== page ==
As described before, the SPI port pins need to be configured and set as the Quasi configuration, the first four-line inside the SPI_Initial() function does exactly that, the configuration for the SPI is selected as the general-purpose SS pin, the data will be transferred as MSB first, SPI clock is low in idle mode with second edge data sampling. As N76E003 will act as Master mode, it is set as master. The SPI interrupt is set with SPI enabled bit SPIEN. These all functions are available in the SFR_Macro.h header file.

In the Start_Sending_SPI() function, the SS pin is pulled low first, the data is submitted to the Arduino via SPI. The SPDR register will hold the value to be sent to the SPI slave as well as will receive the value from the Slave.

void Start_Sending_SPI()
{
                SS = 0;
                SPDR = 0x90;    // Send 0x90 to Slave
                PCON |= SET_BIT0;   // Enter idle mode
                if(SPDR != 0x4E)   // Receive slave 1st DATA
                SPI_Error();
                printf ("\nSlave Return %x\n",SPDR & 0xFF);
                SS = 1;   
}

However, there is a validation condition, where the SPRD value is checked with (0x4E) that is received from the Arduino. If the data is not 0x4E, it will stop the SPI communication by going into the while loop.

void SPI_Error(void)
{
                printf ("\nSlave stoped the Data sending.\n");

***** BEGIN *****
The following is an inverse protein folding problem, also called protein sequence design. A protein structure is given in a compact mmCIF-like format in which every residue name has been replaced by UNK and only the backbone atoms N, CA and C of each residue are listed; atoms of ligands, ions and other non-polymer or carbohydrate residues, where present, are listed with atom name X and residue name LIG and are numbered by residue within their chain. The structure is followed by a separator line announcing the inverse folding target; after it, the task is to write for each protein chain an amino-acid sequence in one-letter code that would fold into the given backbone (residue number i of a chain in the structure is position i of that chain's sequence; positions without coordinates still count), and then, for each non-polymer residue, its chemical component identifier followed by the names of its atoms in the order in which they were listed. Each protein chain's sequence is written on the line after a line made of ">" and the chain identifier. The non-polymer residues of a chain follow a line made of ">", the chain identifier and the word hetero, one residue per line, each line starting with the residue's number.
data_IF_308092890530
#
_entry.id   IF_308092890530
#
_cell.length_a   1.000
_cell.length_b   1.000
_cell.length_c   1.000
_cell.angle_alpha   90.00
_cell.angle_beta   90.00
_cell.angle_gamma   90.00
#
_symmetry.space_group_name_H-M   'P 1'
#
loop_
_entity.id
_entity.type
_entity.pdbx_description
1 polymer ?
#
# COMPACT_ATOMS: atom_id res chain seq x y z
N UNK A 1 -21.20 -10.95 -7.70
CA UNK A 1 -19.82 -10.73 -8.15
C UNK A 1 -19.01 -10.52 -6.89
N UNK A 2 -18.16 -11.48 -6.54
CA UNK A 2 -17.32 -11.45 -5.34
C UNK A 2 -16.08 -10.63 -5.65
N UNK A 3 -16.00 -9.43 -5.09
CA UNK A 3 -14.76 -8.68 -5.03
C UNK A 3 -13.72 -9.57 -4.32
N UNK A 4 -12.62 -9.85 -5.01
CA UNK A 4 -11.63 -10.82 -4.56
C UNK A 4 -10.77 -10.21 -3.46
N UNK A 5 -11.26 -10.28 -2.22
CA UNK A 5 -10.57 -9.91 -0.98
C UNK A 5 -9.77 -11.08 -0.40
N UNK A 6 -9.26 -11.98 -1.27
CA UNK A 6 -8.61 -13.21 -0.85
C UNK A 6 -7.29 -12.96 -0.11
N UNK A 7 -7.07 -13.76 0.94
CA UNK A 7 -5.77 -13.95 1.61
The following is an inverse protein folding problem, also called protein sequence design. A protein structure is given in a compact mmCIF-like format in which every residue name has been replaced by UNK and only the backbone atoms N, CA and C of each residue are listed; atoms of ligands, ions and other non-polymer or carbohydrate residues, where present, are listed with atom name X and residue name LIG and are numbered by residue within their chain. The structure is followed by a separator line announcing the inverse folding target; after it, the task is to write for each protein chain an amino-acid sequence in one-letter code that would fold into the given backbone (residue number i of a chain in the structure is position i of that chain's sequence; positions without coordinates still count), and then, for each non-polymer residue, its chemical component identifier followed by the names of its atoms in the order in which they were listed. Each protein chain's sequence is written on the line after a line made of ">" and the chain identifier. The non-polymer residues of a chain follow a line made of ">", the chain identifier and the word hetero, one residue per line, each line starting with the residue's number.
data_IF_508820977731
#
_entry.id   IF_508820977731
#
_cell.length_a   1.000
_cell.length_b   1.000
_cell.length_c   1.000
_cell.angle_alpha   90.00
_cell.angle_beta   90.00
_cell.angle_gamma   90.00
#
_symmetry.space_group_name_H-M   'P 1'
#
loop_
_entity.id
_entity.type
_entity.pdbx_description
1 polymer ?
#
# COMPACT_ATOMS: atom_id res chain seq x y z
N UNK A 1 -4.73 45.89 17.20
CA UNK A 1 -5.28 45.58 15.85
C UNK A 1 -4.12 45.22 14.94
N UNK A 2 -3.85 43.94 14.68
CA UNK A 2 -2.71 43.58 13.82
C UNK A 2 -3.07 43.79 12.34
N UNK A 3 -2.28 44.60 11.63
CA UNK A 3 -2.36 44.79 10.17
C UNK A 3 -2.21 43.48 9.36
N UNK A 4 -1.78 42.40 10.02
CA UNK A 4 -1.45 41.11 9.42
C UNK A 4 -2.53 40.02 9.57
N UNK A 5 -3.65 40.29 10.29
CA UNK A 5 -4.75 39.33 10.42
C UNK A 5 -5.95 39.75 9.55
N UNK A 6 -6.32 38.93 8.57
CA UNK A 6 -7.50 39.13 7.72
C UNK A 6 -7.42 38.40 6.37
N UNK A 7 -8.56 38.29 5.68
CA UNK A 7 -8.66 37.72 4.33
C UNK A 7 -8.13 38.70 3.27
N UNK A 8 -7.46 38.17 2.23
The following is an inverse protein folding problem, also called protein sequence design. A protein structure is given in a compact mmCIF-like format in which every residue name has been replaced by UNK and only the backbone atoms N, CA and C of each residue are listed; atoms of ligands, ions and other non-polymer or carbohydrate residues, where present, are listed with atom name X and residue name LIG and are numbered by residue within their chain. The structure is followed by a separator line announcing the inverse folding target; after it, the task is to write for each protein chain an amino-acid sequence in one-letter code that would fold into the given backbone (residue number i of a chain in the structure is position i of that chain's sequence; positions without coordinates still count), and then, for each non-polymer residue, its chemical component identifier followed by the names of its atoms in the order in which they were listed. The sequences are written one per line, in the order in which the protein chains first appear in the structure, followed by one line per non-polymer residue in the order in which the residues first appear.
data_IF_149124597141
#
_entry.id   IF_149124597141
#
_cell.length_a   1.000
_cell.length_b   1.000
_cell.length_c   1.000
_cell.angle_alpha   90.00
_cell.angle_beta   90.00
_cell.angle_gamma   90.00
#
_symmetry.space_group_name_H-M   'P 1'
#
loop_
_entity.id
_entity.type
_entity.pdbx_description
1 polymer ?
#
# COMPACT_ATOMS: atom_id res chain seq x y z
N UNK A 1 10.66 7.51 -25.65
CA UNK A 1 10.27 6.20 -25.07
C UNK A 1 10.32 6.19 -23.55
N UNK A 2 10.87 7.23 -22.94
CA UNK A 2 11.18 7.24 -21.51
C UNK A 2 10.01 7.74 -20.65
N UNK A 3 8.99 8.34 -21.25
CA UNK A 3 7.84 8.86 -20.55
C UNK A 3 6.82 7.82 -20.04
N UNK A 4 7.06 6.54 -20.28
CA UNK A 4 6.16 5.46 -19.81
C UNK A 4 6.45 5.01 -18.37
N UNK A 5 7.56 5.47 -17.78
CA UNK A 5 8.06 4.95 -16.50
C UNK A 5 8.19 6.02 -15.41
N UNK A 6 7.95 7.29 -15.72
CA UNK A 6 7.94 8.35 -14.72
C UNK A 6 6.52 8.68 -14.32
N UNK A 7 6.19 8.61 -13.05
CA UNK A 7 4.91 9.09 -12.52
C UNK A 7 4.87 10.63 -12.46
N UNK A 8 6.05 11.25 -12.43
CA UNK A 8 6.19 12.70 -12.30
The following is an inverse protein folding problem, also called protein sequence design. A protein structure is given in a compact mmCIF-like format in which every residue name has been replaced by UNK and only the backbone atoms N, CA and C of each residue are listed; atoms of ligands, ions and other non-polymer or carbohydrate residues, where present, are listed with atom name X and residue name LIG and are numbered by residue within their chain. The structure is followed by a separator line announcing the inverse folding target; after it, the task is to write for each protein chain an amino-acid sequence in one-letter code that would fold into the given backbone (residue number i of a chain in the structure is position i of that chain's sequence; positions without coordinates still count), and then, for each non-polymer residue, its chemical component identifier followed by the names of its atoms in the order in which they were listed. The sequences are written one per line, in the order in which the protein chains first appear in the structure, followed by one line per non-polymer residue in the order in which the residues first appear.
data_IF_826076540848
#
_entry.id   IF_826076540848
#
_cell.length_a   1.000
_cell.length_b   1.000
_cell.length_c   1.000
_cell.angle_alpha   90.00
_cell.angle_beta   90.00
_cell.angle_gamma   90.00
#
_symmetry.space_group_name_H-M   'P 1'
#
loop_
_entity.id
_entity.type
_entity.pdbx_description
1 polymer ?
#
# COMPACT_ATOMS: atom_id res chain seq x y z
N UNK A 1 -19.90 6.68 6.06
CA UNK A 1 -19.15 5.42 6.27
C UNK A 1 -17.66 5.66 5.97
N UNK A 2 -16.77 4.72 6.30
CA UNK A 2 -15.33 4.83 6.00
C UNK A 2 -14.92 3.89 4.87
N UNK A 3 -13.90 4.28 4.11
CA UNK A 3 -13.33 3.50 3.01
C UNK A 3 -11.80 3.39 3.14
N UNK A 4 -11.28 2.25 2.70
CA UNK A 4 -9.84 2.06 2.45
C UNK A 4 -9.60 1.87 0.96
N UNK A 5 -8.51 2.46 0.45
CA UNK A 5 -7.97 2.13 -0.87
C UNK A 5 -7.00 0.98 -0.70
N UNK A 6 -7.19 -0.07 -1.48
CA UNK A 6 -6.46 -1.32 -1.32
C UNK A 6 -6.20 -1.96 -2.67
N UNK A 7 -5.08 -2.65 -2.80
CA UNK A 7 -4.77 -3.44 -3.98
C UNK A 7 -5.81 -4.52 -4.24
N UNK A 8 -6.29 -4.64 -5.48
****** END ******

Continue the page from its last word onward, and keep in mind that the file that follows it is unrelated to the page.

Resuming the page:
while(1)  // SPI error and P0.7 flash/
                {
                }
    }

As the SPI used in timer interrupt, one ISR function is used here-

void SPI_ISR(void) interrupt 9    // Vecotr @  0x4B
{
            clr_SPIF;
            Timer3_Delay10us(1);
}

It will clear the SPIF with a 1-microsecond time gap.

Programming Arduino as a slave for SPI

Arduino Nano also has the same SPI pins shown in the image below-

Arduino Nano

However, we will not go into the details about Arduino SPI, as there are a ton of details available showing how to use SPI on an Arduino.

First, we include all the necessary header and variables,

#include<SPI.h>
volatile boolean received;
volatile byte Slavereceived,Slavesend;

Next, in the setup section, we initialize UART, we set our predefined MISO pin as an output, we enable SPI in slave mode, we set our predefined received variable as false, and finally, we enable our interrupt, which marks the end of the setup loop.

void setup ()
{
  Serial.begin(115200);
  pinMode(MISO,OUTPUT);    //Sets MISO as OUTPUT (Have to Send data to Master IN
  SPCR |= _BV(SPE);    //Turn on SPI in Slave Mode
  received = false;
  SPI.attachInterrupt();   //Interuupt ON is set for SPI commnucation
}